How the US can help Africa fulfill the promise of the CFTA

The US's 'Prosper Africa' policy seeks to boost two-way investment and trade.


Africa has been low on the list of US foreign policy priorities, but its new Prosper Africa policy seeks to accelerate two-way investment and trade. Gyude Moore reflects on what the US can do to help Africa deliver prosperity for its citizens.

At the time of writing, US commerce secretary Wilbur Ross was set to provide the details of the new US-Africa policy, Prosper Africa, on the sidelines of the US-Africa Business Council 2019.

This new initiative seeks to accelerate two-way investment and trade with Africa as a way to advance the US’s competitive advantage.

In the following article, I detail my thoughts on what the policy needs to include in order to fulfil the promise of the African Continental Free Trade Area (CFTA).

The place and timing of this announcement, on June 19-21 in Maputo, Mozambique, could not be more propitious.

In March this year, Cyclone Idai made landfall in Mozambique, levelling a city of 400,000 and – along with Cyclone Kenneth – leaving in its wake $3.2bn worth of destruction. This was a foreshadowing of Africa’s acute vulnerability to the increasing intensity of extreme weather events and limited ability to adapt. Climate change compounds existing challenges of state fragility, infrastructure deficit, and high unemployment.

Meanwhile, the CFTA went into force on 30 May. It carries the continent’s hopes and ambitions for connectivity, industrial development, job creation, and improved quality of life.

The CFTA will be of mutual benefit to both the US and Africa. It will open new markets for American goods and services.

When Ross takes the stage in Maputo, his speech will be the first substantive response by a major development partner to the latest vehicle on which Africans have pinned their hopes.

This mix of challenge and promise forces Africa to pursue a variety of partnerships, since every partner deploys unique competences. For the CFTA to be successful, the US must restrain its inclination to make Africa a theatre of great power conflict with China.

Both China and the US are indispensable partners in pursuit of the CFTA’s goals. American or Chinese Africa policies that are contingent on Africans choosing one partner over the other will consistently yield sub-optimal outcomes for all parties.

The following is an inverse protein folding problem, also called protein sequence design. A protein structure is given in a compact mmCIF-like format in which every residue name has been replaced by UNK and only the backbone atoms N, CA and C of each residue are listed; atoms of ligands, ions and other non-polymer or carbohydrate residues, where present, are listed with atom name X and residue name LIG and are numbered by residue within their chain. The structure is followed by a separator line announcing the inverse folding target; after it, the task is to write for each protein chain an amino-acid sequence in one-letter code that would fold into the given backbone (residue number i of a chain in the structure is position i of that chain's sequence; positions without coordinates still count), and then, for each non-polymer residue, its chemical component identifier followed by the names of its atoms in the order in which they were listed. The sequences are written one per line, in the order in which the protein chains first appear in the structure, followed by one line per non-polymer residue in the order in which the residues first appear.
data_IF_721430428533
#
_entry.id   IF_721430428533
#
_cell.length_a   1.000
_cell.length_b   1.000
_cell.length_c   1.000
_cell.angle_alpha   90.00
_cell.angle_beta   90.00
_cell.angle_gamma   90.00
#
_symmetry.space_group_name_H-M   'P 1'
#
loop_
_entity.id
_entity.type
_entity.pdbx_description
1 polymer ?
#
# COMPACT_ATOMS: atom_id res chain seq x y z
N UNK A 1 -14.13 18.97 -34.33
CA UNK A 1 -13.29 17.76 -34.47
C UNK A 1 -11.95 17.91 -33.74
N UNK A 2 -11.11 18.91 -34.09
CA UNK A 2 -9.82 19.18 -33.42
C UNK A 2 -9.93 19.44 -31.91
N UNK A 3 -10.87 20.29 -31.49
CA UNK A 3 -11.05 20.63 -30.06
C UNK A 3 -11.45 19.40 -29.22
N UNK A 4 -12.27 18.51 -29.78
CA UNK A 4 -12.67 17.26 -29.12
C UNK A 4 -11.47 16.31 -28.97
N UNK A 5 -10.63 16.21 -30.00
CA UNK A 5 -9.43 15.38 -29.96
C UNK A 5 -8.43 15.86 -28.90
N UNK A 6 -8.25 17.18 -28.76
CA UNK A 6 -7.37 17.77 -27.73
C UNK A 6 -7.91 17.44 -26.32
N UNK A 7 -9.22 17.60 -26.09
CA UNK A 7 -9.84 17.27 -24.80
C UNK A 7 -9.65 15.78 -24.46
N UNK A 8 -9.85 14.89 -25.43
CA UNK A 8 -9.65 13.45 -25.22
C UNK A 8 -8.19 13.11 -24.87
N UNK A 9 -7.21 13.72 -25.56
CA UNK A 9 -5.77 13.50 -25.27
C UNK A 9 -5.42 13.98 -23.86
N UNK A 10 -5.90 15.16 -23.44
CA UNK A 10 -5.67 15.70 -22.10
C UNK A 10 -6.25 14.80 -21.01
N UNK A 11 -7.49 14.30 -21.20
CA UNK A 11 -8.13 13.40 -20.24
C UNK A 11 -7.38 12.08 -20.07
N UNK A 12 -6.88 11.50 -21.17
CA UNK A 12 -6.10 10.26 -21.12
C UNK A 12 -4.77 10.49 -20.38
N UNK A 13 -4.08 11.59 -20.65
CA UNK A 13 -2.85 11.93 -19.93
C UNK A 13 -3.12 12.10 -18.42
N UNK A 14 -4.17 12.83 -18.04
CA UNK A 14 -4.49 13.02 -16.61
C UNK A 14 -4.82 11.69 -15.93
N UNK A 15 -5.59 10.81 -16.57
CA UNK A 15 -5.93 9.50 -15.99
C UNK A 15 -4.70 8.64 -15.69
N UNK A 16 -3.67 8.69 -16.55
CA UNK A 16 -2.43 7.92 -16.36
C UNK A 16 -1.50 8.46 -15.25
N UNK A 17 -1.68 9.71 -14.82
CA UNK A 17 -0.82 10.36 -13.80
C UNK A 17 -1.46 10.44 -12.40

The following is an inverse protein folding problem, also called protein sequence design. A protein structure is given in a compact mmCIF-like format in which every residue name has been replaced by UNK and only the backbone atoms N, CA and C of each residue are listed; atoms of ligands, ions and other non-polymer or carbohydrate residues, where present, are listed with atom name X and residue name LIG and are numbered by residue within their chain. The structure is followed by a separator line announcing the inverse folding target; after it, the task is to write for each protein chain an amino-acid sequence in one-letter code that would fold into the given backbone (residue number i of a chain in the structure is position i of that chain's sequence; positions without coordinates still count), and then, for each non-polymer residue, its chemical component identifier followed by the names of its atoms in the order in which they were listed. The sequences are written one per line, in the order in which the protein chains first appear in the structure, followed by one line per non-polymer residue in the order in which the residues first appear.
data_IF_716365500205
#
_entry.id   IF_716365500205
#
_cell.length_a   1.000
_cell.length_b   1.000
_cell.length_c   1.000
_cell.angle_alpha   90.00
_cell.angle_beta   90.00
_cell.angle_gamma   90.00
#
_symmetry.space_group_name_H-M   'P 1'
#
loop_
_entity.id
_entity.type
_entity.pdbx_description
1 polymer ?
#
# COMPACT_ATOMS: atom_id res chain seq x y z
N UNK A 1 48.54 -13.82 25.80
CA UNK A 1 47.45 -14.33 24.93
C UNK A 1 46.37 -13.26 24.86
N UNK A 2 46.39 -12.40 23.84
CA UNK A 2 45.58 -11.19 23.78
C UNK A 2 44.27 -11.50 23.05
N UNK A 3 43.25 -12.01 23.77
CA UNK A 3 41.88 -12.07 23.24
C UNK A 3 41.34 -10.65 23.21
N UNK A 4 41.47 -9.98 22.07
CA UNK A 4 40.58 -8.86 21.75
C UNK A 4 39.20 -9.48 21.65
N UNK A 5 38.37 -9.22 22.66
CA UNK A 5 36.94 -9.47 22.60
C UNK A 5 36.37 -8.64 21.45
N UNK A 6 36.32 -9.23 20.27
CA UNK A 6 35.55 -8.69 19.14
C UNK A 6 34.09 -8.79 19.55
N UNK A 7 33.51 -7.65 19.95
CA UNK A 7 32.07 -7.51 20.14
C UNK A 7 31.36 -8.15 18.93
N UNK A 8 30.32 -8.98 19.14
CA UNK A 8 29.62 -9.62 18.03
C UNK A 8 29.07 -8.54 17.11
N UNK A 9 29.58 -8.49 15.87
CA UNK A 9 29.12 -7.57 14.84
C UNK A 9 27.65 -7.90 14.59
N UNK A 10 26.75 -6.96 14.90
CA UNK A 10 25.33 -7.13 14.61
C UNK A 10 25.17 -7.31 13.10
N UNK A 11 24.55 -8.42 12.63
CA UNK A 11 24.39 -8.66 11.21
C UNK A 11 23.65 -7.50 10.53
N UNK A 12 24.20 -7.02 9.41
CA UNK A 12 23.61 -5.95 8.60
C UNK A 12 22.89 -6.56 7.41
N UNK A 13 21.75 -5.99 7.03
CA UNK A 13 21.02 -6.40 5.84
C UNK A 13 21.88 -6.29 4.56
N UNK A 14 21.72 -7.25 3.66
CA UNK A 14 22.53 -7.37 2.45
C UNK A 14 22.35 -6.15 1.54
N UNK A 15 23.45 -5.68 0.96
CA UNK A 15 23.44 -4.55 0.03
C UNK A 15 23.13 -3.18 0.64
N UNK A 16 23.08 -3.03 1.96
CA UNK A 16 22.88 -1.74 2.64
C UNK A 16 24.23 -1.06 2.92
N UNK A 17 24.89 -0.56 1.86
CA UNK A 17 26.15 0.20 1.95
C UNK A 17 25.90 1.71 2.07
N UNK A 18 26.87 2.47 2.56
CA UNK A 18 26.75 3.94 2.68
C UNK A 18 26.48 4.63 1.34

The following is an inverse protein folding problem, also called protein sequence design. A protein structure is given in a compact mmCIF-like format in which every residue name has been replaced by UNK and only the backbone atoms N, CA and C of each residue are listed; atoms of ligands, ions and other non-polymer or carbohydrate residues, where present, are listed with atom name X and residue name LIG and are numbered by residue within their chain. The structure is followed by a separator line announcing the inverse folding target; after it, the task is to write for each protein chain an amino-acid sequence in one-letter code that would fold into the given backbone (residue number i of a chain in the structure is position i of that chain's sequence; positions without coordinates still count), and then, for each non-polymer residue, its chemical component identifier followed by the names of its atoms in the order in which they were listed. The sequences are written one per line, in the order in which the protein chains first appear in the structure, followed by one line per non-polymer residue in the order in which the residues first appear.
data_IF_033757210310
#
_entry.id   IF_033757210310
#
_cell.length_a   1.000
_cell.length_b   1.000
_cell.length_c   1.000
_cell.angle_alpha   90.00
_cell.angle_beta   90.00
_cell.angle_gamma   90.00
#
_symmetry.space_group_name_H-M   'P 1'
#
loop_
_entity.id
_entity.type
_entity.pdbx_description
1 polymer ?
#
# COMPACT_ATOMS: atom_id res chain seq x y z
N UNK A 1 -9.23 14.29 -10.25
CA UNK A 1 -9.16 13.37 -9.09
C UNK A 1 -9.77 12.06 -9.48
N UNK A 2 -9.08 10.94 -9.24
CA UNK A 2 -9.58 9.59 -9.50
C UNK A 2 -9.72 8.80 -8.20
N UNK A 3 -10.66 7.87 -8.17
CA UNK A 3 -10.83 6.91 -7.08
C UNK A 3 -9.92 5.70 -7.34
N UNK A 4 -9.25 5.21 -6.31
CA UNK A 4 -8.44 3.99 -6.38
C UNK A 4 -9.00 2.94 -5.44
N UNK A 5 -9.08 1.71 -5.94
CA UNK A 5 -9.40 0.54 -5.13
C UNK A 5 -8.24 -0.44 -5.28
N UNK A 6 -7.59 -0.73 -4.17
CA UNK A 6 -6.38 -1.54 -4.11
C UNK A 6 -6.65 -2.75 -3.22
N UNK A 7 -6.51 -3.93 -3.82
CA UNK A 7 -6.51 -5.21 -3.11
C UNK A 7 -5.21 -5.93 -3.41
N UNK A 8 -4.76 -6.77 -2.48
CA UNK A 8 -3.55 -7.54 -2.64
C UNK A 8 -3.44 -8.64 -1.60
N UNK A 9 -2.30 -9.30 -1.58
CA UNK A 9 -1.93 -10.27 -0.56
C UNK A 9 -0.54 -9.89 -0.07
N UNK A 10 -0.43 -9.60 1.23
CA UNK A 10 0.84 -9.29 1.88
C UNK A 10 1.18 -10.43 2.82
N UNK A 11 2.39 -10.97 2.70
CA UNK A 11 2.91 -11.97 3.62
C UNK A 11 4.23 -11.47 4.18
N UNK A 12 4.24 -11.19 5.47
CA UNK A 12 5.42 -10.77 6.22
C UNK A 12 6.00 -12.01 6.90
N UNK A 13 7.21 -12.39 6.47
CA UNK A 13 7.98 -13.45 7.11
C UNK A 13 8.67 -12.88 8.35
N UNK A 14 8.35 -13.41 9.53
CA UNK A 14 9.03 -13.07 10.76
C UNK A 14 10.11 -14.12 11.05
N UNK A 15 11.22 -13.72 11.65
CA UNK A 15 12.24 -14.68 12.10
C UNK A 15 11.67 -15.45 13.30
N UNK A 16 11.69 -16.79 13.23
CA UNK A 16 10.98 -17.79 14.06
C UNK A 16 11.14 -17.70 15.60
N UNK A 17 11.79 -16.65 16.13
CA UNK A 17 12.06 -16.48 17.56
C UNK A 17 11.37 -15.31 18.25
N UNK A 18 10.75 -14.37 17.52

Changing tack

Africa’s position on the continuum of US foreign policy priorities could use improvement, and Prosper Africa presents a chance to do that. Every budget submission from the Trump administration has proposed deep cuts to programmes that predominantly benefit Africa.

The administration’s immigration policy has been particularly adversarial toward the continent, with an avalanche of visa denials across all economic and social strata in Africa.

In truth, however, Africa’s low rank in US foreign policymaking is not unique to the Trump administration. US-Africa relations lack any institutional anchors such as treaties and alliances and have always been primarily shaped by the occupant of the White House.

By contrast, Japan has TICAD (Tokyo International Conference on African Development), China has FOCAC (Forum on China Africa Cooperation), there are multiple substantive layers of EU-Africa engagement, and Russia will host its first Russia-Africa Summit in Sochi in October.

There is no institutional American equivalent to these arrangements. In Prosper Africa we have an opening to alter this narrative.

Fifty-two years ago, in response to the Soviet threat – much like the threat the Chinese governance model poses today – the US ran an experiment that was essentially a progenitor of today’s Chinese lending policies.